“I don’t understand how IE is going to win. The current path is simply to copy everything that Netscape does packaging and product wise.”
–Jim Allchin, President of Platforms & Services Division at Microsoft
Summary: Microsoft’s abuses still lack reactionary regulation
THE EUROPEAN Commission is not over with Microsoft, but after repeated manipulation by lawyers and lobbyists Microsoft is hoping to get away without being punished. Opera and Mozilla have already complained that Microsoft was escaping punishment for what was an attempt at corrective action after convictions (for felonies). And needless to say, Microsoft has spinners who tell a deceiving story.
As a settlement looms in Microsoft’s tête-à-tête with the European Commission (EC) over bundling Internet Explorer (IE) with Windows, one of the software giant’s arch rivals has weighed in with a calculated blogging campaign.
To use the arguments from Mozilla:
Meanwhile, Anderson said he was blogging to call out “deficiencies” in Microsoft’s proposal.
“When IE is not the default, any launch of IE, user intended/initiated or not, may prompt the user to restore IE as his default browser,” Anderson said in a Tuesday blog post. He also said that Microsoft should not be allowed to fire up IE from within an application — even Microsoft apps like the Office suite — whenever a browser function is needed.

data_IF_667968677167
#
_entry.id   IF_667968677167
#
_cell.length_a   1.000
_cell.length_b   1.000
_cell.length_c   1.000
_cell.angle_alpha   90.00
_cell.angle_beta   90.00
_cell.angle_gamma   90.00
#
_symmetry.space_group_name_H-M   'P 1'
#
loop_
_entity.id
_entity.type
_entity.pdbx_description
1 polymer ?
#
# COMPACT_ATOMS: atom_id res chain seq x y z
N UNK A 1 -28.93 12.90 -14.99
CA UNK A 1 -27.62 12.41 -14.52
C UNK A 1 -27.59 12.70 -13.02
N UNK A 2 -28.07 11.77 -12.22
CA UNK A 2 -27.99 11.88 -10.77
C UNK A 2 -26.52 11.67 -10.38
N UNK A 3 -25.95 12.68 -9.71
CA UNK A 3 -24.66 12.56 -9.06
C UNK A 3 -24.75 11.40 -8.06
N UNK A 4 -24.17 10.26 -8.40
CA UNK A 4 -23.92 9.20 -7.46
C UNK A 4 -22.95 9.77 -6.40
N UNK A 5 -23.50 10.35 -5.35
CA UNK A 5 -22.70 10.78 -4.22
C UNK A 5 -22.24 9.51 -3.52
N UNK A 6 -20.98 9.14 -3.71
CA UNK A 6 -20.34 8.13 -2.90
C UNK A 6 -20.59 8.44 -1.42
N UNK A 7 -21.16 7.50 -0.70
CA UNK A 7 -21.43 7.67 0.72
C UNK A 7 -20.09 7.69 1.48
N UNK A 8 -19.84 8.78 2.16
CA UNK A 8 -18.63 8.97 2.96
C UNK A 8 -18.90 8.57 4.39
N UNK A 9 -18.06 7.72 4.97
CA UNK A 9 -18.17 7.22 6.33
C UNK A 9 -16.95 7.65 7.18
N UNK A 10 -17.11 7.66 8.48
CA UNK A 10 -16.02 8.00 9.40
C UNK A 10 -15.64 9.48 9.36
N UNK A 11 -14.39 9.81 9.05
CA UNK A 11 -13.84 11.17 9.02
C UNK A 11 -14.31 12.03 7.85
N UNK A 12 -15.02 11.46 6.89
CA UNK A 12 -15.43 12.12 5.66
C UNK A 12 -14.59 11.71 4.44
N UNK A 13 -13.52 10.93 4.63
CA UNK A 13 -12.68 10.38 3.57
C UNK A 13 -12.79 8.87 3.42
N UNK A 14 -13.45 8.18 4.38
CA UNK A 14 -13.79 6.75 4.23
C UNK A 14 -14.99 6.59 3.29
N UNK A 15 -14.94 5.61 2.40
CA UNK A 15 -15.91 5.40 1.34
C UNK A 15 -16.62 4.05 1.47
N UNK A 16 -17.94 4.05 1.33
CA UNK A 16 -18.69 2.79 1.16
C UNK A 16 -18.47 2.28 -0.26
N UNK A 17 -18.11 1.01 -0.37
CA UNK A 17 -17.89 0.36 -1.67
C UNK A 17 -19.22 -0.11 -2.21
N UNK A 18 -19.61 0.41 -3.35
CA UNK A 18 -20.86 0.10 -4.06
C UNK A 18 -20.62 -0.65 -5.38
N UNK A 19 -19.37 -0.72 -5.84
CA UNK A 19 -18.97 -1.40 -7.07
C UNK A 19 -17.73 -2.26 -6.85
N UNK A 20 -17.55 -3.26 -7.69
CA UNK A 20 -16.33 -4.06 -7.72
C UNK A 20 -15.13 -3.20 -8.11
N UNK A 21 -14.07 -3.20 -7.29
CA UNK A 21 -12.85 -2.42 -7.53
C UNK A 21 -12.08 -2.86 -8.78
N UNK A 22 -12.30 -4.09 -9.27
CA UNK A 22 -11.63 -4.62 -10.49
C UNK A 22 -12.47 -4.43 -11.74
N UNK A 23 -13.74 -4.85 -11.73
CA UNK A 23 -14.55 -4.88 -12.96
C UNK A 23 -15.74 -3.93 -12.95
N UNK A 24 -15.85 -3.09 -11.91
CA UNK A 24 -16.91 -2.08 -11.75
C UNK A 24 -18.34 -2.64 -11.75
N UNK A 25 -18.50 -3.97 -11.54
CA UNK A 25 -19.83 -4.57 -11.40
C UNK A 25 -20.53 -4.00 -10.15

“If Microsoft applications need to launch a browser, they should only launch the user’s default browser,” Anderson added.
There will be a lot of spin and maybe even lobbying from Microsoft’s side, so things are not likely to change.
The European Commission appears to have been taken in by the media hoopla over exploding iPhones, and has asked Apple to explain what’s going on.
According to the latest figures from Canalys, Microsoft is losing share in the smartphone market as the number of platforms proliferates and it now commands less than 10 percent.
Some more news items about Web browsers are appended below. █
 10 Firefox Add-Ons Small Businesses Can’t Do Without
By now, you’ve probably discovered how delightful the Firefox Web browser is to use while surfing or working on the Internet. One of its best features is that it’s easily customizable by using add-ons to add extra functionality. Here are 10 favorites that make getting things done a little easier, more efficient, and fun.
In this issue…
* Major update coming to Firefox 3
* Mozilla VP on Firefox Mobile
* Become a Mozilla Test Pilot!
* Bespin 0.4 released
Google’s Chrome Web browser has gained experimental support for bookmark synchronization. Users can sync their Chrome bookmarks between computers and access them in any browser through Google Docs.
Firefox has found more than a niche market by giving users near endless customization, and Apple’s Safari purports to run circles around everyone else (it doesn’t). And then there’s the cornucopia of alternative browsers and browser shells, like Flock (Firefox-based) and Avant (IE-based).